The Taoiseach has said Ireland will "examine in some detail" a proposal to waive the intellectual property rights of pharmaceutical companies to allow developing countries to produce more Covid-19 vaccines.

Ahead of discussion on the issue at a meeting of the World Trade Organisation on Friday, Micheál Martin said Ireland will support "whatever is the correct policy approach". But he did not go as far as saying what that is.

Mr Martin came under pressure from the Opposition on the issue in the Dáil, with Gary Gannon of the Social Democrats urging him to show "moral leadership" by taking a position ahead of Friday's meeting.

The Solidarity People Before Profit TD, Bríd Smith, urged the Taoiseach to make a phone call to US President Joe Biden or to the EU Commission to state Ireland's support for the proposal which has been tabled by India and South Africa, but is being so-far opposed by the US and several other countries.

The European Commission represents all EU states including Ireland on trade issues. Earlier this week, Minister of State for Trade Promotion Robert Troy said the EU's current position is that "increasing manufacturing capacity of vaccines may be better attained through voluntary licensing agreements".

In the Dáil, Deputy Smith said everyone was distressed to see the images emerging from India where there has been a massive surge in cases.

She said it makes "absolutely no sense to continue to impose intellectual property rights on vaccines in the middle of a global pandemic" and that it was driven by "a greedy, selfish cohort of capitalists who see this as an opportunity to make fast profits".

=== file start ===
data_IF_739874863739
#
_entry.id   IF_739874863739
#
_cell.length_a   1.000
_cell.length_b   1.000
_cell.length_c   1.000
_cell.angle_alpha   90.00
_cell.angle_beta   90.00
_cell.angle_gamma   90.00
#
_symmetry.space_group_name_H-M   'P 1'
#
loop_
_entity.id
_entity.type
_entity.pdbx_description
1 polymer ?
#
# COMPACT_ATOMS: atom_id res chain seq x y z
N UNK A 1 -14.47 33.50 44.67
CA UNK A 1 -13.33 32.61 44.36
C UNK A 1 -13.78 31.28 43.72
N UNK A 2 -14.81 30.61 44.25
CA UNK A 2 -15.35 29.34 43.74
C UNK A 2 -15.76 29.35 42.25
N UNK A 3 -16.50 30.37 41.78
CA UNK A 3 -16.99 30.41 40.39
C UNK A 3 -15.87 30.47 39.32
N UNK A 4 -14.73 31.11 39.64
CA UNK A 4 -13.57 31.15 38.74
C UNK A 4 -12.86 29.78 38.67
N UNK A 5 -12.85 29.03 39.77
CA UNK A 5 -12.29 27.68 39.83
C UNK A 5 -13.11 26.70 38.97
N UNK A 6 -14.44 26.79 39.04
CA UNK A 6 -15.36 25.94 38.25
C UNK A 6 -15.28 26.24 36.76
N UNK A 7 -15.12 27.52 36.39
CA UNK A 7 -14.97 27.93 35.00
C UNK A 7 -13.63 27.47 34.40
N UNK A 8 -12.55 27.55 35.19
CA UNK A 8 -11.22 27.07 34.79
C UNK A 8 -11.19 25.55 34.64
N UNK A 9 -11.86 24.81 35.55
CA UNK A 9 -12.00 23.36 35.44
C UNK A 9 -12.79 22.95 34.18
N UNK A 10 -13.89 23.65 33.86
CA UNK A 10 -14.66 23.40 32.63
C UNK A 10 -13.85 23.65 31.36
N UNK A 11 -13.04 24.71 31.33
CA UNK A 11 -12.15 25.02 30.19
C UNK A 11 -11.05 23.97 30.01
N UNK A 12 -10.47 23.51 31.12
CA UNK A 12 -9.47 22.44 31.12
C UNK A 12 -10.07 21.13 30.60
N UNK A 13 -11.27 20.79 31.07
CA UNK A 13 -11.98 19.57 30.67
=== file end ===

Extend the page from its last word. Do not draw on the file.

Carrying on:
She said: "Please put Ireland on the right side of this, and make a phone call to Joe Biden and the EU."

Deputy Gannon noted comments by President Biden earlier today, that the US might share not just vaccines, but vaccine know-how.

"What is the Irish position?" he asked. "And could we communicate it in advance of the WTO meeting on Friday and show moral leadership on this issue?"

His party colleague, Holly Cairns, said the real solution to the devastating scenes in India is to allow the global production of vaccines.

"We had all hoped the pandemic would lead to a new solidarity, however the EU, the US and others are refusing to allow a waiver on vaccine patents," she said. "It is just sickening that this is not happening."

The Taoiseach responded that Ireland has shown moral leadership on the issue of vaccines, as has Europe.

He said Europe has "led the charge in terms of vaccine production and export for the entire world. Europe has done an awful lot to ensure proper research and production of vaccines, vaccines which are being distributed all over the world and the barriers have not been put up to stop it."

He said: "We will do whatever we can, whatever is the correct policy approach, we will support."